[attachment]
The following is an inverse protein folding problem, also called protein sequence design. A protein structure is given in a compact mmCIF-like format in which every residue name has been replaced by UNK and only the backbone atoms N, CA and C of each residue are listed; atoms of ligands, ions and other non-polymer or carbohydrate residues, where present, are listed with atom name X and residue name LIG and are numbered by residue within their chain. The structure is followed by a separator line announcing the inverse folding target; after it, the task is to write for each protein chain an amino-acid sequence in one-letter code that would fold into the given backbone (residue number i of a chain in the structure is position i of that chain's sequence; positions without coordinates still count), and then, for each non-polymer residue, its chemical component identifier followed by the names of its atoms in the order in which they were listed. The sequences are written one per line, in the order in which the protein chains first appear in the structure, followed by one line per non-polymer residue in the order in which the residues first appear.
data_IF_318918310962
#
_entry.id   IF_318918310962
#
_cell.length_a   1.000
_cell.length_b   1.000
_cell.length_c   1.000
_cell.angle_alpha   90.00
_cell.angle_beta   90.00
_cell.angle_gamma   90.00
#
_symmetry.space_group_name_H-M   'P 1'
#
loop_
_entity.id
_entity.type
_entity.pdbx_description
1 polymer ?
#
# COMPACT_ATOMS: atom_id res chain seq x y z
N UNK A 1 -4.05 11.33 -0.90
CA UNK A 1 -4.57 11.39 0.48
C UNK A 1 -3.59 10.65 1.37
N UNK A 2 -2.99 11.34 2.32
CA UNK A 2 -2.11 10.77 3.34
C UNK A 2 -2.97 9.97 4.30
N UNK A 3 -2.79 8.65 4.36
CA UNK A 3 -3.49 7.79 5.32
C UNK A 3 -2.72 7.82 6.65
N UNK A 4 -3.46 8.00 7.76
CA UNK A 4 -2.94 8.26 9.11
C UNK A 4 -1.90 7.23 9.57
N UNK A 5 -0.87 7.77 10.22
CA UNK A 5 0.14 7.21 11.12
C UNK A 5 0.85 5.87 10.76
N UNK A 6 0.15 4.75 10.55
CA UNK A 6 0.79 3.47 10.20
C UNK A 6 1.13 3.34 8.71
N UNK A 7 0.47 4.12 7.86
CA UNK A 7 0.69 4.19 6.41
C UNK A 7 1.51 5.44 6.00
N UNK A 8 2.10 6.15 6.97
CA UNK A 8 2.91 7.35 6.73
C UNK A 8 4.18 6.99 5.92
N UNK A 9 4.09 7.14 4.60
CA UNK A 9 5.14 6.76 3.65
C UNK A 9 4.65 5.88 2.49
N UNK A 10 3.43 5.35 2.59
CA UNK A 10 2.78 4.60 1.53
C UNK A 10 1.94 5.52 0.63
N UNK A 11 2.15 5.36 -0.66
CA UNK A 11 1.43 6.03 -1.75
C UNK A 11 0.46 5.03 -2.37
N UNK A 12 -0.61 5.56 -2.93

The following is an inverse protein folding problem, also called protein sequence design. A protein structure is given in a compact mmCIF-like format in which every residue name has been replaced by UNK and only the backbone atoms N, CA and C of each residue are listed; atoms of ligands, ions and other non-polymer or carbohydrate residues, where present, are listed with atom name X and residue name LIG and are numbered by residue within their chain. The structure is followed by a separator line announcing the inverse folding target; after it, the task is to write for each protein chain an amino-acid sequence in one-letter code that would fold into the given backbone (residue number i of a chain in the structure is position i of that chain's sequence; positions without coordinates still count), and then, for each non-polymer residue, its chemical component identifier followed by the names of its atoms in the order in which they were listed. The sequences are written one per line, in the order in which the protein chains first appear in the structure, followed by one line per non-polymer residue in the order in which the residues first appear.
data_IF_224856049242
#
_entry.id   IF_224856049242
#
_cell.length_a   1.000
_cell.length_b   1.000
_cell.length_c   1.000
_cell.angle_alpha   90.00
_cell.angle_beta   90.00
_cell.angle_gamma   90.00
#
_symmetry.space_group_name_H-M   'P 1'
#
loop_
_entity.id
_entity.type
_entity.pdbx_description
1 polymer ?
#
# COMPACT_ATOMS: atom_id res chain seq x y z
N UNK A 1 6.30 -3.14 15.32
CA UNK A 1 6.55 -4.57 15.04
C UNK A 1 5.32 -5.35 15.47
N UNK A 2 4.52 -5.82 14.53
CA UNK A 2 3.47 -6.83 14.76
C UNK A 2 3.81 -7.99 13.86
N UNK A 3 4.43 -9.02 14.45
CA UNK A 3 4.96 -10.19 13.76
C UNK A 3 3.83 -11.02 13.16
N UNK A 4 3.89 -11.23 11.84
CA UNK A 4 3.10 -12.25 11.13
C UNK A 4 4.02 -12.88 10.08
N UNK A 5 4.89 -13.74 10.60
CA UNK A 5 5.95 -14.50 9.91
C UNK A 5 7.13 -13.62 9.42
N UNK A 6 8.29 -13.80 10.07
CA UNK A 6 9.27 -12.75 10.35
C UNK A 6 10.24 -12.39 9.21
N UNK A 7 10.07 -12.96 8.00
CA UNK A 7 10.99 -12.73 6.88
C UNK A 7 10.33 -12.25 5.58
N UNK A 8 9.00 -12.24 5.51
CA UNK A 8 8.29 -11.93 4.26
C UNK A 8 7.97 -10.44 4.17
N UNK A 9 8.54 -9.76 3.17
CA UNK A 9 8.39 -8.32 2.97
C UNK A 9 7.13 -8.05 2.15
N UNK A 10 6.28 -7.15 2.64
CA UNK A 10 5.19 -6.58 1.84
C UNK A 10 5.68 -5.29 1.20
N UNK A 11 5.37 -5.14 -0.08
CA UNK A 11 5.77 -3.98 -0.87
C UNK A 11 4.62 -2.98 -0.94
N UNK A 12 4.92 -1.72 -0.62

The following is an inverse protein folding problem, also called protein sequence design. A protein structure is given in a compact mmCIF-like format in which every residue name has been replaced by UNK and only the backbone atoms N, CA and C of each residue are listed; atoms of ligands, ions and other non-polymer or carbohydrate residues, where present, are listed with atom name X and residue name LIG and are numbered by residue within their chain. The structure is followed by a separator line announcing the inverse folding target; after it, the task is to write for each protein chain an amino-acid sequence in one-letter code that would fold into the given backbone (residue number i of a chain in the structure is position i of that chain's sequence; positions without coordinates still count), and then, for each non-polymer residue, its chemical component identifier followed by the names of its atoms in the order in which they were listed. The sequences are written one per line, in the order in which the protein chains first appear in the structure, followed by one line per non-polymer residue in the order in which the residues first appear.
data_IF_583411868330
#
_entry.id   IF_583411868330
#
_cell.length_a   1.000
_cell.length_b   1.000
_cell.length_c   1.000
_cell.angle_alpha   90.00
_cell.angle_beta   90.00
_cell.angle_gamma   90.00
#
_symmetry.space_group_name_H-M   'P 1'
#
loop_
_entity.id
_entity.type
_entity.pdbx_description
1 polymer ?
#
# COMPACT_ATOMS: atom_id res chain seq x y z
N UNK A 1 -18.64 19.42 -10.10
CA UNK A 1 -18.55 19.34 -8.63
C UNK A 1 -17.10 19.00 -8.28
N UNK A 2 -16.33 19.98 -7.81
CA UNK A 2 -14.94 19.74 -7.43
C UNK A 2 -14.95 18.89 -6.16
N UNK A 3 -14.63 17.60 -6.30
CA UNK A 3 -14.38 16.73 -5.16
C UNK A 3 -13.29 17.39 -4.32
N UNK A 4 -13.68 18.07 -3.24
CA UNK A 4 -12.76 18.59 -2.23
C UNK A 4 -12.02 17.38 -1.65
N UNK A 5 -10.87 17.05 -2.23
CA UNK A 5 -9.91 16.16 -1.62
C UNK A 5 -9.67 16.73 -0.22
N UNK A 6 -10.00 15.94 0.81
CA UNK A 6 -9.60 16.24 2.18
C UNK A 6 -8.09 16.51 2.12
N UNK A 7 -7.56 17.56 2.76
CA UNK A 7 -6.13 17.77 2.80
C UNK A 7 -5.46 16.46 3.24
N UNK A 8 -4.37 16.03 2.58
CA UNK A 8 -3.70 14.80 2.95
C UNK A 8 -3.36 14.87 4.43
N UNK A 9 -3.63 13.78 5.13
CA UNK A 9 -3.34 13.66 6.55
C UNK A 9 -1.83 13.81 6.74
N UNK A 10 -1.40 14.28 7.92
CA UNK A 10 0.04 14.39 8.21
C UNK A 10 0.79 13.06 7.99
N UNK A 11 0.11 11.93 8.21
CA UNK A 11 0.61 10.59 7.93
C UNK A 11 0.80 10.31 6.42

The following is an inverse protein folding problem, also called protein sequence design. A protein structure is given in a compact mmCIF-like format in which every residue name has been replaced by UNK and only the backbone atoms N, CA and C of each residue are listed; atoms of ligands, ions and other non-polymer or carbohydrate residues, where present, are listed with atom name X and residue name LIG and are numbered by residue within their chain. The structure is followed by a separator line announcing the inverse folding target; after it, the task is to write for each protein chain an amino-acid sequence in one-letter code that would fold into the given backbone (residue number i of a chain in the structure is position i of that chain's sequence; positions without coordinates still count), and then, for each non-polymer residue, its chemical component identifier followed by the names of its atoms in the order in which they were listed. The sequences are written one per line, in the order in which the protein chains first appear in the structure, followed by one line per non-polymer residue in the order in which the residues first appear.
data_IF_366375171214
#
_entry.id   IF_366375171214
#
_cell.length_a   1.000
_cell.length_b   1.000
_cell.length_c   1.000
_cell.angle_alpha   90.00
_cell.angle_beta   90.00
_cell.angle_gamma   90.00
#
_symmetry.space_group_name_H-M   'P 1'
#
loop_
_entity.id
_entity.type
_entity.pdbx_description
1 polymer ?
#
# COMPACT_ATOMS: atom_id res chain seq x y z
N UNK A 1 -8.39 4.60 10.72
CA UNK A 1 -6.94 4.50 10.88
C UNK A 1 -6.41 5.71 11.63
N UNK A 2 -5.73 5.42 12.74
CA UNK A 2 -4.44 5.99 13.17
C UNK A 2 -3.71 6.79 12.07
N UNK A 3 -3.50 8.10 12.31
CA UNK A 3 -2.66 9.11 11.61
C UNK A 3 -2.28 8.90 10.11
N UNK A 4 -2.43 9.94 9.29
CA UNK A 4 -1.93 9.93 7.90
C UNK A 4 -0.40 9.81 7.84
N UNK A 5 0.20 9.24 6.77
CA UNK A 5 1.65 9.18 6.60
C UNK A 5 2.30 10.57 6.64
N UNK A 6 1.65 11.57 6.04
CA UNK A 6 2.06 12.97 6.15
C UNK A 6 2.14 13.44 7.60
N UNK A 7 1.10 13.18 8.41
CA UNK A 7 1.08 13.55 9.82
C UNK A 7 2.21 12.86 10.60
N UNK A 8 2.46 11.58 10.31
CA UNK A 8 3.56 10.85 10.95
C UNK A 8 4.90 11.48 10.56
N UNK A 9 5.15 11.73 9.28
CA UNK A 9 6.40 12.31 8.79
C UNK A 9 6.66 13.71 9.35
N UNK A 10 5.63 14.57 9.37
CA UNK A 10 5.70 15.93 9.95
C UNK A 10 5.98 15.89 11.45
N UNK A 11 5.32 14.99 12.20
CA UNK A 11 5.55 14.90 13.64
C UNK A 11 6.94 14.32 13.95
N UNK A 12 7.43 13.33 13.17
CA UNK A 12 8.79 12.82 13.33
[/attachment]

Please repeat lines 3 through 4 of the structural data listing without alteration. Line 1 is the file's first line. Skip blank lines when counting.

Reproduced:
#
_entry.id   IF_318918310962